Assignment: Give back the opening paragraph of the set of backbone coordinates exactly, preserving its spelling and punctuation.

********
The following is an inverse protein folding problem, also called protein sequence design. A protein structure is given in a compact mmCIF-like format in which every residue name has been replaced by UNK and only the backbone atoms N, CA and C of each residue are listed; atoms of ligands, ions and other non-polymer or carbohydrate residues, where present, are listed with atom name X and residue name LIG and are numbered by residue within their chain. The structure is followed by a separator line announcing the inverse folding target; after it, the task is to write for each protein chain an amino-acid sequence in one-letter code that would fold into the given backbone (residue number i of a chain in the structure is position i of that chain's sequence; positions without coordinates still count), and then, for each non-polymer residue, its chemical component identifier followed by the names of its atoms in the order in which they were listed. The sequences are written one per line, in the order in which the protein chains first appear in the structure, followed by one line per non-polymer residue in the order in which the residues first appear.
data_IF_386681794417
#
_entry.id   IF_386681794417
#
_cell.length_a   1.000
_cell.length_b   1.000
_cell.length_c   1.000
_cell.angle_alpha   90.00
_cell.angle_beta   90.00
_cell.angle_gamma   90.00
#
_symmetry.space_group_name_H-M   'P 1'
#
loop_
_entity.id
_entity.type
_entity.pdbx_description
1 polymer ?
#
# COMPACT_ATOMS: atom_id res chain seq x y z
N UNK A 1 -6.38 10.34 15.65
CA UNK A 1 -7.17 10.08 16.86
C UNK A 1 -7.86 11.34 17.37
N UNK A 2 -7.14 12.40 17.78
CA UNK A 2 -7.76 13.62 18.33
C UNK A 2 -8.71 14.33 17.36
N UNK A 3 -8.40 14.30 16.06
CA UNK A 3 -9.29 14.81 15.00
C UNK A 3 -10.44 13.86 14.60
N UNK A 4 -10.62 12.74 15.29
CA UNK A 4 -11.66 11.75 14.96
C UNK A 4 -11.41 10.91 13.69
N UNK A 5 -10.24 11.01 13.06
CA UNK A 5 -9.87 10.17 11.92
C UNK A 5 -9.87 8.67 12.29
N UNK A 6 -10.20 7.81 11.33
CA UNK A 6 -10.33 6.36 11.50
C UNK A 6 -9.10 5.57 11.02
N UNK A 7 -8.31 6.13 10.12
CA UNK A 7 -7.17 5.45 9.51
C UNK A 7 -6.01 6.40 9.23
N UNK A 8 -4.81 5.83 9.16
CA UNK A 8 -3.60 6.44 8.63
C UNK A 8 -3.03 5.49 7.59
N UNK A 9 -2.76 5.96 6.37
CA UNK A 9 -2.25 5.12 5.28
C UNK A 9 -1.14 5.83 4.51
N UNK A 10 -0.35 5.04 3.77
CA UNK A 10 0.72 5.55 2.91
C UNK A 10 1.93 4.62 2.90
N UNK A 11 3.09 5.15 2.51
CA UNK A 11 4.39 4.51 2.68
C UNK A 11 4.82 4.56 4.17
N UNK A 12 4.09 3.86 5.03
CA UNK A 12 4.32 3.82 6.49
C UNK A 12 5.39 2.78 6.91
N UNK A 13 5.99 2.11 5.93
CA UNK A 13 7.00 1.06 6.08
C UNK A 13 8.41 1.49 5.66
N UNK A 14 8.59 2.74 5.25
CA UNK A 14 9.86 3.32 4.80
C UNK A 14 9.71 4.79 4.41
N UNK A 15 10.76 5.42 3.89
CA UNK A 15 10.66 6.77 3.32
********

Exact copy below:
The following is an inverse protein folding problem, also called protein sequence design. A protein structure is given in a compact mmCIF-like format in which every residue name has been replaced by UNK and only the backbone atoms N, CA and C of each residue are listed; atoms of ligands, ions and other non-polymer or carbohydrate residues, where present, are listed with atom name X and residue name LIG and are numbered by residue within their chain. The structure is followed by a separator line announcing the inverse folding target; after it, the task is to write for each protein chain an amino-acid sequence in one-letter code that would fold into the given backbone (residue number i of a chain in the structure is position i of that chain's sequence; positions without coordinates still count), and then, for each non-polymer residue, its chemical component identifier followed by the names of its atoms in the order in which they were listed. The sequences are written one per line, in the order in which the protein chains first appear in the structure, followed by one line per non-polymer residue in the order in which the residues first appear.